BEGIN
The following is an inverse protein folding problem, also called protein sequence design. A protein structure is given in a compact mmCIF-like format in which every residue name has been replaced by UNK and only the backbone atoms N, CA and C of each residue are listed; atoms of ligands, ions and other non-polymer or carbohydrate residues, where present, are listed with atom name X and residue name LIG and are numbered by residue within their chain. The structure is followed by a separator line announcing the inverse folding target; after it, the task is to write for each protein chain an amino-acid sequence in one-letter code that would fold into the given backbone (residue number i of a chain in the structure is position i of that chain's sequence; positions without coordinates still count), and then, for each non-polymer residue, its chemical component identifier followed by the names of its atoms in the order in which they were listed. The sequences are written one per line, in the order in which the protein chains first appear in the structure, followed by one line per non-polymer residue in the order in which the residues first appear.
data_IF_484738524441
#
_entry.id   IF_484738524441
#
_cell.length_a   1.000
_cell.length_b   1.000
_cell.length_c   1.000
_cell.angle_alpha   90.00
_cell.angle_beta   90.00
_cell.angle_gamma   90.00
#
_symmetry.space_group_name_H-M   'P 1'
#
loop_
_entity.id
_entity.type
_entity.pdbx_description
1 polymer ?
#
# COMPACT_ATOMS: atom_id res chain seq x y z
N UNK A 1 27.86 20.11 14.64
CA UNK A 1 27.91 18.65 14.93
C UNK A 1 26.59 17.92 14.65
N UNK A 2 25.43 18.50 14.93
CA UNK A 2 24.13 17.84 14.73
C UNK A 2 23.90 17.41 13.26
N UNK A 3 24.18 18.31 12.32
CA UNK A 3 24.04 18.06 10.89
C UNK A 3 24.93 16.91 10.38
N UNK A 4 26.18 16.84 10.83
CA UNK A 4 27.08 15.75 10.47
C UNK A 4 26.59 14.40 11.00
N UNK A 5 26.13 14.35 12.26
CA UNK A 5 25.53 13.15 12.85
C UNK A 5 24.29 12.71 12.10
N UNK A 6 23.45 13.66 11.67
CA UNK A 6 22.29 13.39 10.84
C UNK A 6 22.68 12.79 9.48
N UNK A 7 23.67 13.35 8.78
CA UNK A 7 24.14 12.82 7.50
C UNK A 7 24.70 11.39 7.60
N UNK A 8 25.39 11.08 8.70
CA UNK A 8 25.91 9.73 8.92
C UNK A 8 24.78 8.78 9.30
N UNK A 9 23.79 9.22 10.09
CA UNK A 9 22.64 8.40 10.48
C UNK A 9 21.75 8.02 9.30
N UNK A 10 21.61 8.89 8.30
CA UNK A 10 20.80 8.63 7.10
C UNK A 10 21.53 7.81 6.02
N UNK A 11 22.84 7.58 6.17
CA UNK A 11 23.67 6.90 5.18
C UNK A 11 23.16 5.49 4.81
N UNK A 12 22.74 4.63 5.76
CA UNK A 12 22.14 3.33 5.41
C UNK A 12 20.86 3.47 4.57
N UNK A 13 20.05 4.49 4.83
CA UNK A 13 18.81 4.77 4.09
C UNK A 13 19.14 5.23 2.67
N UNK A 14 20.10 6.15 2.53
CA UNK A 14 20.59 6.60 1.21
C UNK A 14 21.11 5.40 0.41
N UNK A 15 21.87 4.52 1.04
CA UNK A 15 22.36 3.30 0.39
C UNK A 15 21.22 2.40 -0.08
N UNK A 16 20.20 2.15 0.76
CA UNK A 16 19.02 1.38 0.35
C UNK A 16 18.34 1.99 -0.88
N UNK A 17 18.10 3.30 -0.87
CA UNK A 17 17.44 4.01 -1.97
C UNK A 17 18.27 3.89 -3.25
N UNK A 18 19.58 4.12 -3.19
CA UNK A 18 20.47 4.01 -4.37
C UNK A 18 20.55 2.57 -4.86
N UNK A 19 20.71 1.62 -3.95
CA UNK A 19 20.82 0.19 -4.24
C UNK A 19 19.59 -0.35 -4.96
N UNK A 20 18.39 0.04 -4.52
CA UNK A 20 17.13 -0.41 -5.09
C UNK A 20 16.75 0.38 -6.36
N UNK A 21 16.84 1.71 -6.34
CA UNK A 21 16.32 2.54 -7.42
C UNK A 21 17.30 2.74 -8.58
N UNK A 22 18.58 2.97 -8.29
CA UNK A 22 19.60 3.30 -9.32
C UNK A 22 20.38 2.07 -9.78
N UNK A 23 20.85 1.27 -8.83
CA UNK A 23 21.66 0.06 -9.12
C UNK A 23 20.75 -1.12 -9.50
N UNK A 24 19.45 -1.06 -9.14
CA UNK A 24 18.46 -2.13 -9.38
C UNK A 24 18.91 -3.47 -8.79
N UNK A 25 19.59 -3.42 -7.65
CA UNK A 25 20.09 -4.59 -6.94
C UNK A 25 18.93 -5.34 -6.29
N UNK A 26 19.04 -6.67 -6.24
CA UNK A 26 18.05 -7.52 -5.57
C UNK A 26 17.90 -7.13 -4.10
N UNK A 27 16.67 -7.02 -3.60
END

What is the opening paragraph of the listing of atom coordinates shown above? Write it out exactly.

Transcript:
The following is an inverse protein folding problem, also called protein sequence design. A protein structure is given in a compact mmCIF-like format in which every residue name has been replaced by UNK and only the backbone atoms N, CA and C of each residue are listed; atoms of ligands, ions and other non-polymer or carbohydrate residues, where present, are listed with atom name X and residue name LIG and are numbered by residue within their chain. The structure is followed by a separator line announcing the inverse folding target; after it, the task is to write for each protein chain an amino-acid sequence in one-letter code that would fold into the given backbone (residue number i of a chain in the structure is position i of that chain's sequence; positions without coordinates still count), and then, for each non-polymer residue, its chemical component identifier followed by the names of its atoms in the order in which they were listed. The sequences are written one per line, in the order in which the protein chains first appear in the structure, followed by one line per non-polymer residue in the order in which the residues first appear.